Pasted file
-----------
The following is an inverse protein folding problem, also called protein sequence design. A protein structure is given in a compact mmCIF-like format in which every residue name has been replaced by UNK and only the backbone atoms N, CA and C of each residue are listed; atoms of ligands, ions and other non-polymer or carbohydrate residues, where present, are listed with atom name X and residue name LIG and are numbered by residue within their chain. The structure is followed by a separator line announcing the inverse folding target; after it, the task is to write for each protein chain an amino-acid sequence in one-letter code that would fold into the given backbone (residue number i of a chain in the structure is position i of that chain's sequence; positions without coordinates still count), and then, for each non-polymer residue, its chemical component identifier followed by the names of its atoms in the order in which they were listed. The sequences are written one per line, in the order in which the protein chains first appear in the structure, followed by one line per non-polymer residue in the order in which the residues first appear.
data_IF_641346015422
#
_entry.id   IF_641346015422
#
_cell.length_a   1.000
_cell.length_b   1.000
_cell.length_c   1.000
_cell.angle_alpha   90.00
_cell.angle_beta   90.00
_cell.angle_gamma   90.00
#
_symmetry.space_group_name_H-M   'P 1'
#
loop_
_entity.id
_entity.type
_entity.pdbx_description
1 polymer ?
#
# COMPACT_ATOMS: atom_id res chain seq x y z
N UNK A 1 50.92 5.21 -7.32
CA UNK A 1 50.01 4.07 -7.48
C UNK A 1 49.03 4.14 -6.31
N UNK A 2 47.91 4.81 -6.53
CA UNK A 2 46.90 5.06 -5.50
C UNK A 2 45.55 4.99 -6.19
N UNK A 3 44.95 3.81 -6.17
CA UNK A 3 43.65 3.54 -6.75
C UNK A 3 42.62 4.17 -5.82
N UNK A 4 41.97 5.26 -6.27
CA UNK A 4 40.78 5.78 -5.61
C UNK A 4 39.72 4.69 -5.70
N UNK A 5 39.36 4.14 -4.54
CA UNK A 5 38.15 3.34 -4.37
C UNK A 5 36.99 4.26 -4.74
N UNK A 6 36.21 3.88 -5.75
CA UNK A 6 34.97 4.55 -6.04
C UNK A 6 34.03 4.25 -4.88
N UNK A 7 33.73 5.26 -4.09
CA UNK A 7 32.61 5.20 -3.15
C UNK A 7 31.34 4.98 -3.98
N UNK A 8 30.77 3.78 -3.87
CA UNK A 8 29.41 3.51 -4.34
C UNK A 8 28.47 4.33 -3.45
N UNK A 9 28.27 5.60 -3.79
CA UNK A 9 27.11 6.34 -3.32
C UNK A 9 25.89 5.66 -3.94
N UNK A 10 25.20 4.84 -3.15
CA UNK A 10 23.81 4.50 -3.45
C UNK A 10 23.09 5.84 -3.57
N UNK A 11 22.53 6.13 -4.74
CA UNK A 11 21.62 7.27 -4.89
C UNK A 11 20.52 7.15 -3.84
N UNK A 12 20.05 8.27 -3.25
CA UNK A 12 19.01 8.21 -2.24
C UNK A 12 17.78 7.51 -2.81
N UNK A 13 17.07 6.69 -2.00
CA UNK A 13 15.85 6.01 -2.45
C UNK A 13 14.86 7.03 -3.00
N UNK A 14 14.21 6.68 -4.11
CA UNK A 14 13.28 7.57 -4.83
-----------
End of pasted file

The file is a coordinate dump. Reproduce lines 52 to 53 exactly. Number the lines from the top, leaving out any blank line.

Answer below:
N UNK A 11 22.53 6.13 -4.74
CA UNK A 11 21.62 7.27 -4.89